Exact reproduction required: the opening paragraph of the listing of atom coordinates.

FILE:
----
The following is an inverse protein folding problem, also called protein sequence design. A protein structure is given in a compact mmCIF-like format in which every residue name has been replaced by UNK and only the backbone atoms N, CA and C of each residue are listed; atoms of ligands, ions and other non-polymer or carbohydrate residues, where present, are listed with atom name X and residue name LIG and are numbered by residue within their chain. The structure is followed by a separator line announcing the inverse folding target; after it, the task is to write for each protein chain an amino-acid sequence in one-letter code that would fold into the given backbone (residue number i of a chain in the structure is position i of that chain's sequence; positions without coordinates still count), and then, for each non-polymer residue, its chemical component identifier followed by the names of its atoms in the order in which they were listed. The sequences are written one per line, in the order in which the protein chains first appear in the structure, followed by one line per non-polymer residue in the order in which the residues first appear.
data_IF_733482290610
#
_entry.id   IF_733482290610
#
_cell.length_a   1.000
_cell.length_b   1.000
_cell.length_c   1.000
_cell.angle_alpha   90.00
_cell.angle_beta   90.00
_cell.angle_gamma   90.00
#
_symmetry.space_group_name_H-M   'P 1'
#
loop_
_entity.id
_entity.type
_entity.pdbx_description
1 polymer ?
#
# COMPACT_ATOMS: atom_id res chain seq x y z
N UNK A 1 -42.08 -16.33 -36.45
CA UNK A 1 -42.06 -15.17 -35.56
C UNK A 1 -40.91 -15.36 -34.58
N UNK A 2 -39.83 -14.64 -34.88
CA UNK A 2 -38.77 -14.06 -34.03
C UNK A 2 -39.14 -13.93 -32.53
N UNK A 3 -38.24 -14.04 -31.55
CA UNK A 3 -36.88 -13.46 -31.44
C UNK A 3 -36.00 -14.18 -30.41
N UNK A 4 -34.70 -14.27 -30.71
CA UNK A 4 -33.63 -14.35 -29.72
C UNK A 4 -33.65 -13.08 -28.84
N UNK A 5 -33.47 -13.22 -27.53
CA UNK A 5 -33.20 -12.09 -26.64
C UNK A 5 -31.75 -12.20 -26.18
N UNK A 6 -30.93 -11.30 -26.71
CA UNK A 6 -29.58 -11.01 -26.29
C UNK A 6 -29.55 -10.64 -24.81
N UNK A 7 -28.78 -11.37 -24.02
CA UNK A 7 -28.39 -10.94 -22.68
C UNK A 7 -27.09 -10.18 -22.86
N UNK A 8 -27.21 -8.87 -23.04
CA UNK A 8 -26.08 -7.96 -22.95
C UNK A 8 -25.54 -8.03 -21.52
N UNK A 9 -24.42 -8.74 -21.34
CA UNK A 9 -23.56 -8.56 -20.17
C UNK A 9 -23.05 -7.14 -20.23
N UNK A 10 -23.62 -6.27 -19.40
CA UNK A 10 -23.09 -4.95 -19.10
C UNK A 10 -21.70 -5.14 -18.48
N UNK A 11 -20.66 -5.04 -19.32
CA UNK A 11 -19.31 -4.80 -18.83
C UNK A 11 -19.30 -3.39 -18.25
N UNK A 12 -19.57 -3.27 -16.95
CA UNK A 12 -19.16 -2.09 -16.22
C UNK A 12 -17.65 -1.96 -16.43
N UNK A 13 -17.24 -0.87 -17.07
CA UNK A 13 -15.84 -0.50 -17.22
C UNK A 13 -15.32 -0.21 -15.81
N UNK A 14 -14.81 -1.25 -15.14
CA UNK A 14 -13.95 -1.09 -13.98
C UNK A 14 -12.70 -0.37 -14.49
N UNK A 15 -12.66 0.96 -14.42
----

The following is an inverse protein folding problem, also called protein sequence design. A protein structure is given in a compact mmCIF-like format in which every residue name has been replaced by UNK and only the backbone atoms N, CA and C of each residue are listed; atoms of ligands, ions and other non-polymer or carbohydrate residues, where present, are listed with atom name X and residue name LIG and are numbered by residue within their chain. The structure is followed by a separator line announcing the inverse folding target; after it, the task is to write for each protein chain an amino-acid sequence in one-letter code that would fold into the given backbone (residue number i of a chain in the structure is position i of that chain's sequence; positions without coordinates still count), and then, for each non-polymer residue, its chemical component identifier followed by the names of its atoms in the order in which they were listed. The sequences are written one per line, in the order in which the protein chains first appear in the structure, followed by one line per non-polymer residue in the order in which the residues first appear.